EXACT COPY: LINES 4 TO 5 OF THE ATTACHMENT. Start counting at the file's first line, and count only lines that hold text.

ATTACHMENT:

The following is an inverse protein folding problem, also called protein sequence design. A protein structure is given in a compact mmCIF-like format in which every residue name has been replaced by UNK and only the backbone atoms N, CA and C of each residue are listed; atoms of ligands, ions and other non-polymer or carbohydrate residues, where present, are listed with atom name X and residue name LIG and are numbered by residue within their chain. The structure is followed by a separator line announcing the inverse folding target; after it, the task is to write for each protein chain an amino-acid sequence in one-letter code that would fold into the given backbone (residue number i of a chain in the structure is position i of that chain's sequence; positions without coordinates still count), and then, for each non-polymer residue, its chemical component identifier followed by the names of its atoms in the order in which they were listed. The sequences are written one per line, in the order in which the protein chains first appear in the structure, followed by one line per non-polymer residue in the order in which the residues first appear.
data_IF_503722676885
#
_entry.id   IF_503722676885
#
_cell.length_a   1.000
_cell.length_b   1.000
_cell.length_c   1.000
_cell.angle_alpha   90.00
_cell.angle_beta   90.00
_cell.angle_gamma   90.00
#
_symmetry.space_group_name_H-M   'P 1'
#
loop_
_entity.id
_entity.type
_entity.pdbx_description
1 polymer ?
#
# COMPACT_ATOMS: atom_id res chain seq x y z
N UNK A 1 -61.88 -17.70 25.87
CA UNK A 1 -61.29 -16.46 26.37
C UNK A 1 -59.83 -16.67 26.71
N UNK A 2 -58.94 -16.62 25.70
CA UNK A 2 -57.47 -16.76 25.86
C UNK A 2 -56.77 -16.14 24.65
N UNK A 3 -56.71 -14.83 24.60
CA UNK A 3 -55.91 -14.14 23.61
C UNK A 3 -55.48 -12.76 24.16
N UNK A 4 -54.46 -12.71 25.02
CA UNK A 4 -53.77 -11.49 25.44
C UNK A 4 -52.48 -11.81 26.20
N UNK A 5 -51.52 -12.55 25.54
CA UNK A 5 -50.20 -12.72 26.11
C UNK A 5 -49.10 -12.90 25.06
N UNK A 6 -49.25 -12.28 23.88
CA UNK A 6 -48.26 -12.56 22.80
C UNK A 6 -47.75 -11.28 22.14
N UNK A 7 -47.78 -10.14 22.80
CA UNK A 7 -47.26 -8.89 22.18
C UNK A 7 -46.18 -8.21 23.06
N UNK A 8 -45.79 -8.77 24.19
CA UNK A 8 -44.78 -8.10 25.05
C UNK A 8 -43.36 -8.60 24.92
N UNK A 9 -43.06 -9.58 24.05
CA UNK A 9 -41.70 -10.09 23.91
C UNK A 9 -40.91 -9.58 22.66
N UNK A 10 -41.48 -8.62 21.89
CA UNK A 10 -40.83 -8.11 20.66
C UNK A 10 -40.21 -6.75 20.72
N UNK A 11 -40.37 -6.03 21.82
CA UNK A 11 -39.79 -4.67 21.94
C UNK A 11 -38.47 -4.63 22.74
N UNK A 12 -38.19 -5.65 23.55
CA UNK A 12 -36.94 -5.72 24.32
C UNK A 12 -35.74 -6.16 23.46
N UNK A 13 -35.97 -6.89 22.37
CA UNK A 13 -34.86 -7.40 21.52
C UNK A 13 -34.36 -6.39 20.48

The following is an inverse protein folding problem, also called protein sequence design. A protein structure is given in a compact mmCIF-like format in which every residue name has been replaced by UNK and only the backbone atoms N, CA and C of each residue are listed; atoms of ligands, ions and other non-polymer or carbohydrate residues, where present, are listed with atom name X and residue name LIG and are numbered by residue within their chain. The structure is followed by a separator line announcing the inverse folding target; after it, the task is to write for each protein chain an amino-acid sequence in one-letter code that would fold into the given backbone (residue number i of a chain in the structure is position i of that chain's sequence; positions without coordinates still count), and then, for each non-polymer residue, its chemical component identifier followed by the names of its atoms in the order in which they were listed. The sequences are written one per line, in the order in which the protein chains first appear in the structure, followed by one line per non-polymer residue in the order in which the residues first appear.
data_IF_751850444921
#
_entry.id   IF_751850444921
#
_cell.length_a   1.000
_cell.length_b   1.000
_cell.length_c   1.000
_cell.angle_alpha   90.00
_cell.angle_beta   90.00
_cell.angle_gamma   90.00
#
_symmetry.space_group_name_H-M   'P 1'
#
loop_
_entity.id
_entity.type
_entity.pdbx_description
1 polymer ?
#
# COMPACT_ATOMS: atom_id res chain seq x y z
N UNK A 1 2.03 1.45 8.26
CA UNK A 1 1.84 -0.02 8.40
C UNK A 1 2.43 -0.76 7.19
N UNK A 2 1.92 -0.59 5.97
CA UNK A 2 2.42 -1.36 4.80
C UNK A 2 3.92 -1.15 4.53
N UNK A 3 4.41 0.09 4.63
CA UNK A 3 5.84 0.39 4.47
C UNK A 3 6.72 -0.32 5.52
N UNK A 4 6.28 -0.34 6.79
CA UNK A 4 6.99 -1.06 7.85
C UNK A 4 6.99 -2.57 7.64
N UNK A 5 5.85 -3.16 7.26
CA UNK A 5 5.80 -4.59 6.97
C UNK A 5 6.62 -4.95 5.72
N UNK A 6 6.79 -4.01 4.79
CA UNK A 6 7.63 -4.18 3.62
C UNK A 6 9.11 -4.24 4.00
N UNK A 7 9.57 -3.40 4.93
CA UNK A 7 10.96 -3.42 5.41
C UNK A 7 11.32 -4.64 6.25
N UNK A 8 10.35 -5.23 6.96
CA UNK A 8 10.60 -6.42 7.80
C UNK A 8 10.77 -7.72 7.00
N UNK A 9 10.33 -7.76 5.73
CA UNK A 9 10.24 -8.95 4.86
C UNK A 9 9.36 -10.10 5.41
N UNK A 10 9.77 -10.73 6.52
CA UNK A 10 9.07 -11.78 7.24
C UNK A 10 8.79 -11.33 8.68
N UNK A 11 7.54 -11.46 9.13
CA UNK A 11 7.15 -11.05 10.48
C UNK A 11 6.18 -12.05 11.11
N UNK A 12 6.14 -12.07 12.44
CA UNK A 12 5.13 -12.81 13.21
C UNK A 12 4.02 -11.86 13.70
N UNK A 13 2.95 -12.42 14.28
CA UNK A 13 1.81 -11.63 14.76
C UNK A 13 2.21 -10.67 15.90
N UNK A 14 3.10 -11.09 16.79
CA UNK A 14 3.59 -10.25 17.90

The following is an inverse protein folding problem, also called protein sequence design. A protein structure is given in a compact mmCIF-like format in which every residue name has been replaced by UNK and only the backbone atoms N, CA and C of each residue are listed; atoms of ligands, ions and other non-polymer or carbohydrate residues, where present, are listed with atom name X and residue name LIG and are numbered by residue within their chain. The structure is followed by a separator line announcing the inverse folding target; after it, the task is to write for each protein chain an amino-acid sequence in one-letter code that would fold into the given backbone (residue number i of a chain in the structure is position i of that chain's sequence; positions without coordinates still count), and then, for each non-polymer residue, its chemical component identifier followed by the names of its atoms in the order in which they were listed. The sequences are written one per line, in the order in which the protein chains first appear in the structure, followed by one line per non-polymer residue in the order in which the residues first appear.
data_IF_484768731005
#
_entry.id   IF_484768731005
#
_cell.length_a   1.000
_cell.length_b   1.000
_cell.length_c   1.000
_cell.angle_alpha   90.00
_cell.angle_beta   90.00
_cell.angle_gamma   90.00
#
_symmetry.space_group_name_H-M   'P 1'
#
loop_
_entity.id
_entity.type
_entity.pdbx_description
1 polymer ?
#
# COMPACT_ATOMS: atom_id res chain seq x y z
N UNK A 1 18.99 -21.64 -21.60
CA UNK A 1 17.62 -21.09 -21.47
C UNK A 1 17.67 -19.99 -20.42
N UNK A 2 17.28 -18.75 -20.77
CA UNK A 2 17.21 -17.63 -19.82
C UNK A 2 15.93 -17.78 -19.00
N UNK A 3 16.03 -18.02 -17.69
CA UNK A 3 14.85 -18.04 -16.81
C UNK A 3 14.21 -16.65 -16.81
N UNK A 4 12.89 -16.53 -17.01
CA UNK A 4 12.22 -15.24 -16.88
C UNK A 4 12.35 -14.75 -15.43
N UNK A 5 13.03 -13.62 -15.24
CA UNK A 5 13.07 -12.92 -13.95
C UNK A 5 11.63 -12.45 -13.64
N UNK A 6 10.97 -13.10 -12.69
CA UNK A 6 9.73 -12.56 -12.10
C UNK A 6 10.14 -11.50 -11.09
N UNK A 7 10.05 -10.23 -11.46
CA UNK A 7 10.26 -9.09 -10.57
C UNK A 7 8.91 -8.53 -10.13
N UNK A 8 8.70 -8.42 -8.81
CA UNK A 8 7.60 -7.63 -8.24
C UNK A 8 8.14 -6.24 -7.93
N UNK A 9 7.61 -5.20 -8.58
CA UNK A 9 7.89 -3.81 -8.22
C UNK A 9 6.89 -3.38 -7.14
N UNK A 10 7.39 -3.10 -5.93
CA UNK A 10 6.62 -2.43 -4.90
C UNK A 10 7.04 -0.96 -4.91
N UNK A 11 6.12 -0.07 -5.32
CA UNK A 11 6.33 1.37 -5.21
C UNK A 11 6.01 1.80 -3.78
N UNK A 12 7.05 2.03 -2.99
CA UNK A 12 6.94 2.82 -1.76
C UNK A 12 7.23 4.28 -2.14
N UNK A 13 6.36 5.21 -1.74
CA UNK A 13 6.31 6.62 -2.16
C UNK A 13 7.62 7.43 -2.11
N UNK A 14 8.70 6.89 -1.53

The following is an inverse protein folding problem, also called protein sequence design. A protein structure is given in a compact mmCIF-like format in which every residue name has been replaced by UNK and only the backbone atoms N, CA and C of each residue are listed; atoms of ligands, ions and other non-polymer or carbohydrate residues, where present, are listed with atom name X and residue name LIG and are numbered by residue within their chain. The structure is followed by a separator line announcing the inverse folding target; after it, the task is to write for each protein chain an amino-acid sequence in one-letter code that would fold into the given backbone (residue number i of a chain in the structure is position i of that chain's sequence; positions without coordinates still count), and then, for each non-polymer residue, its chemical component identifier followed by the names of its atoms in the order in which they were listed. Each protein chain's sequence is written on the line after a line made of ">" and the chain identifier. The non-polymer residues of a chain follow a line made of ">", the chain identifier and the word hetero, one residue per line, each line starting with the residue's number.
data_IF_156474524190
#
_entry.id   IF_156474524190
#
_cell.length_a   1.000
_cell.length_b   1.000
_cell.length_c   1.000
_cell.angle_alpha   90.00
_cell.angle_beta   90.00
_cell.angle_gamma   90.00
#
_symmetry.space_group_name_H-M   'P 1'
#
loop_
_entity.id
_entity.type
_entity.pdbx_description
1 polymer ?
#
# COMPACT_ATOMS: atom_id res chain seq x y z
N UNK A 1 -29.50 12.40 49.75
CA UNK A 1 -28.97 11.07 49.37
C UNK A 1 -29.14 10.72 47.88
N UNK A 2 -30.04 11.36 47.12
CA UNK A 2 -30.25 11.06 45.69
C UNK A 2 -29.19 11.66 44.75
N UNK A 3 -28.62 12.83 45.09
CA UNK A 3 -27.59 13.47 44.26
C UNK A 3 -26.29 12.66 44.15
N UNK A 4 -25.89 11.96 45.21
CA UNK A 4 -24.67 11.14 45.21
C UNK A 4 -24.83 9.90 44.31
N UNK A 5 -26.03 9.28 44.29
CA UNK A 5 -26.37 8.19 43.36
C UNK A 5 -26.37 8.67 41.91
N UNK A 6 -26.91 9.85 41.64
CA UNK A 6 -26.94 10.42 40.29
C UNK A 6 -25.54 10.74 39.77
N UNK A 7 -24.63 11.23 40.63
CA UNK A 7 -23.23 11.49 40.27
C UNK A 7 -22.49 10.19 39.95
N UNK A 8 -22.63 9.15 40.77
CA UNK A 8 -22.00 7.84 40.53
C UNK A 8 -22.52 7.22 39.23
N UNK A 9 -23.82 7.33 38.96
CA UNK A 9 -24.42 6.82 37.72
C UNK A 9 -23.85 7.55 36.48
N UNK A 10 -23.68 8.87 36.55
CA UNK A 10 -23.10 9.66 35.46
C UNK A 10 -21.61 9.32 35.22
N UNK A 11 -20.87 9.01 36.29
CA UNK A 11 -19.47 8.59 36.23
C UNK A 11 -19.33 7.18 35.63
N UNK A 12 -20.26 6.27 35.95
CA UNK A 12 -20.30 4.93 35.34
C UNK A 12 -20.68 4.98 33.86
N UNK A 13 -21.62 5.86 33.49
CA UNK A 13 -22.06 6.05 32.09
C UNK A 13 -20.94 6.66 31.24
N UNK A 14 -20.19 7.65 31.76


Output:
_entry.id   IF_503722676885
#